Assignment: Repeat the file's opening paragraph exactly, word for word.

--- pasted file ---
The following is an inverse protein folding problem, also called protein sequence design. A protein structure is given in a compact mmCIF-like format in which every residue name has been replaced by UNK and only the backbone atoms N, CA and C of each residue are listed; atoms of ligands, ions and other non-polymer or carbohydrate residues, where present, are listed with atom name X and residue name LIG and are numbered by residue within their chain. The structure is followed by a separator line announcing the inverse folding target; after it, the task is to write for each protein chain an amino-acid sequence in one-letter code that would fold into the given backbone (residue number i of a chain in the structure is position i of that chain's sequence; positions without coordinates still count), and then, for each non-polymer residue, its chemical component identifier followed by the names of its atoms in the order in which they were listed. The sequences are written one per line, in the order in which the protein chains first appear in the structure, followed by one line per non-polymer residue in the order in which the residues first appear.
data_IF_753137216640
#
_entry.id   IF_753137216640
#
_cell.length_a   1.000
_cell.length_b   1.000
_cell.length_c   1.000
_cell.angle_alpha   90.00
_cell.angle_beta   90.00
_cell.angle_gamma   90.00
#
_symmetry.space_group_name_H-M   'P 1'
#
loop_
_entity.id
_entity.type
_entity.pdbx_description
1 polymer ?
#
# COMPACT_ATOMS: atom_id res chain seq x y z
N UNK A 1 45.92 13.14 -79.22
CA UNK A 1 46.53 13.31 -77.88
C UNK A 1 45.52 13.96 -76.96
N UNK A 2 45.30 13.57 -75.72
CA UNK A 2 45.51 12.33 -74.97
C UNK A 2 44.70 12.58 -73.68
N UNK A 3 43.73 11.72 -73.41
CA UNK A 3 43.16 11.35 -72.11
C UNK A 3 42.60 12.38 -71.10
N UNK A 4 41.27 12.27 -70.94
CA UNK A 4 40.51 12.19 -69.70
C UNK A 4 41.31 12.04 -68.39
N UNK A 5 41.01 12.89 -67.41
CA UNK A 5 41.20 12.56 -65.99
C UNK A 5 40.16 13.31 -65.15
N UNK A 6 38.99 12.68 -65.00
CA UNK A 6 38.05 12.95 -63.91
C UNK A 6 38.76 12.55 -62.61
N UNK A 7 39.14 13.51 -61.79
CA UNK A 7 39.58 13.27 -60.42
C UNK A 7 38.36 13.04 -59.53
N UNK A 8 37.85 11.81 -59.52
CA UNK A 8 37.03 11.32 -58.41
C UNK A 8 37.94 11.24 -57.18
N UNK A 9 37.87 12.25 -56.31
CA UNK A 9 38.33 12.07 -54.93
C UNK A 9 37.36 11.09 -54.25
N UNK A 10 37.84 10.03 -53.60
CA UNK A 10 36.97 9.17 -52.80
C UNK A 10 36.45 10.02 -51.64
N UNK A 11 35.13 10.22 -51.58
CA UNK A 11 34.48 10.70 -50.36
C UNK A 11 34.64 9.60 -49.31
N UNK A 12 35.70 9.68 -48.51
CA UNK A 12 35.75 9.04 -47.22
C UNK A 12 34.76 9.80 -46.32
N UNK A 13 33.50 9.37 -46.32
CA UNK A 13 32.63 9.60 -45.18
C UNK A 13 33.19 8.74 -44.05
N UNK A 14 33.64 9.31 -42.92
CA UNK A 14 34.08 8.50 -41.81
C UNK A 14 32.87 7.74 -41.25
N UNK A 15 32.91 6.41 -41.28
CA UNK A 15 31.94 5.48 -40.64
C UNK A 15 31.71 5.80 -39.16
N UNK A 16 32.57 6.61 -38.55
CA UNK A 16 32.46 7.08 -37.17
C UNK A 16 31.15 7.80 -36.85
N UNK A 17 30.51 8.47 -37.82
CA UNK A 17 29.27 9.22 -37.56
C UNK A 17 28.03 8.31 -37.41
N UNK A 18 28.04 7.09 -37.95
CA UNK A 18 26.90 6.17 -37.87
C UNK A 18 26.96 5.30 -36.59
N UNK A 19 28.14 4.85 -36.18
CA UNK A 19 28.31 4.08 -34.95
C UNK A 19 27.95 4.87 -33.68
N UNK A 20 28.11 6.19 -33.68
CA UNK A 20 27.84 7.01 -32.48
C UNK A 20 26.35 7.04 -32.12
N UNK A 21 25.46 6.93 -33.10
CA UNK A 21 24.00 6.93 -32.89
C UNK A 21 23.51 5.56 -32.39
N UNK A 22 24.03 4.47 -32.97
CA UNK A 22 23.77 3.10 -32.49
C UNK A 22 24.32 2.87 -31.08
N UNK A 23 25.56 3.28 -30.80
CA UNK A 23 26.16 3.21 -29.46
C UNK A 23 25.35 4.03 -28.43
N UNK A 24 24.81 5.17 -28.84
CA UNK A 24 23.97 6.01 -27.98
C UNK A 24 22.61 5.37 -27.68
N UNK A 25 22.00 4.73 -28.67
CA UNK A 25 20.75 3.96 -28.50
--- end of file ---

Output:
The following is an inverse protein folding problem, also called protein sequence design. A protein structure is given in a compact mmCIF-like format in which every residue name has been replaced by UNK and only the backbone atoms N, CA and C of each residue are listed; atoms of ligands, ions and other non-polymer or carbohydrate residues, where present, are listed with atom name X and residue name LIG and are numbered by residue within their chain. The structure is followed by a separator line announcing the inverse folding target; after it, the task is to write for each protein chain an amino-acid sequence in one-letter code that would fold into the given backbone (residue number i of a chain in the structure is position i of that chain's sequence; positions without coordinates still count), and then, for each non-polymer residue, its chemical component identifier followed by the names of its atoms in the order in which they were listed. The sequences are written one per line, in the order in which the protein chains first appear in the structure, followed by one line per non-polymer residue in the order in which the residues first appear.